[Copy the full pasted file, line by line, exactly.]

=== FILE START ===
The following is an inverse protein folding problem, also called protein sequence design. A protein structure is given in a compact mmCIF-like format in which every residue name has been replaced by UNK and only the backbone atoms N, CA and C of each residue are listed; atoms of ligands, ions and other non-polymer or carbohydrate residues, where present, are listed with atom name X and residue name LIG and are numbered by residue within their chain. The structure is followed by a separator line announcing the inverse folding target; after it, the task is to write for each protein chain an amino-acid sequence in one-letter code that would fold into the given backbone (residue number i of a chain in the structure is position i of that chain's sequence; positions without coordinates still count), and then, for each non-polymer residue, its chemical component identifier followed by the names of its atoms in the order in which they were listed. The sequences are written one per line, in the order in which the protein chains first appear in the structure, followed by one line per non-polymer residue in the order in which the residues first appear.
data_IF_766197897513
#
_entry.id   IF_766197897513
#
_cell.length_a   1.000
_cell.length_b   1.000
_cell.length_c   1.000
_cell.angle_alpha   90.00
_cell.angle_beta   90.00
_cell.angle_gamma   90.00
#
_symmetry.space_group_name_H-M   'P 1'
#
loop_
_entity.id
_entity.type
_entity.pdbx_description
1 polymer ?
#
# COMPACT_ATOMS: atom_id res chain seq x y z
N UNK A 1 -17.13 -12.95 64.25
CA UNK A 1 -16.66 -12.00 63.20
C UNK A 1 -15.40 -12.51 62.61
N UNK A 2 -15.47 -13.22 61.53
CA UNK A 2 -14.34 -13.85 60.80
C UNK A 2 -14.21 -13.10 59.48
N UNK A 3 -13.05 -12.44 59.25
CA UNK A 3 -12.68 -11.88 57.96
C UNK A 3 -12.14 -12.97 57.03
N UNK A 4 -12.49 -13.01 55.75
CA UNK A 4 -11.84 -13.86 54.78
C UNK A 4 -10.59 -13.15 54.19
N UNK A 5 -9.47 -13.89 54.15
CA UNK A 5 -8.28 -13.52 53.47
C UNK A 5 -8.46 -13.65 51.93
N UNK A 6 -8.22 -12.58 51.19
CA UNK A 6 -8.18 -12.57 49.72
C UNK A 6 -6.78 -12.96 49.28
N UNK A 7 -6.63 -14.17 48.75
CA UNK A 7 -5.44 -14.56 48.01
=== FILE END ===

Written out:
The following is an inverse protein folding problem, also called protein sequence design. A protein structure is given in a compact mmCIF-like format in which every residue name has been replaced by UNK and only the backbone atoms N, CA and C of each residue are listed; atoms of ligands, ions and other non-polymer or carbohydrate residues, where present, are listed with atom name X and residue name LIG and are numbered by residue within their chain. The structure is followed by a separator line announcing the inverse folding target; after it, the task is to write for each protein chain an amino-acid sequence in one-letter code that would fold into the given backbone (residue number i of a chain in the structure is position i of that chain's sequence; positions without coordinates still count), and then, for each non-polymer residue, its chemical component identifier followed by the names of its atoms in the order in which they were listed. The sequences are written one per line, in the order in which the protein chains first appear in the structure, followed by one line per non-polymer residue in the order in which the residues first appear.
data_IF_766197897513
#
_entry.id   IF_766197897513
#
_cell.length_a   1.000
_cell.length_b   1.000
_cell.length_c   1.000
_cell.angle_alpha   90.00
_cell.angle_beta   90.00
_cell.angle_gamma   90.00
#
_symmetry.space_group_name_H-M   'P 1'
#
loop_
_entity.id
_entity.type
_entity.pdbx_description
1 polymer ?
#
# COMPACT_ATOMS: atom_id res chain seq x y z
N UNK A 1 -17.13 -12.95 64.25
CA UNK A 1 -16.66 -12.00 63.20
C UNK A 1 -15.40 -12.51 62.61
N UNK A 2 -15.47 -13.22 61.53
CA UNK A 2 -14.34 -13.85 60.80
C UNK A 2 -14.21 -13.10 59.48
N UNK A 3 -13.05 -12.44 59.25
CA UNK A 3 -12.68 -11.88 57.96
C UNK A 3 -12.14 -12.97 57.03
N UNK A 4 -12.49 -13.01 55.75
CA UNK A 4 -11.84 -13.86 54.78
C UNK A 4 -10.59 -13.15 54.19
N UNK A 5 -9.47 -13.89 54.15
CA UNK A 5 -8.28 -13.52 53.47
C UNK A 5 -8.46 -13.65 51.93
N UNK A 6 -8.22 -12.58 51.19
CA UNK A 6 -8.18 -12.57 49.72
C UNK A 6 -6.78 -12.96 49.28
N UNK A 7 -6.63 -14.17 48.75
CA UNK A 7 -5.44 -14.56 48.01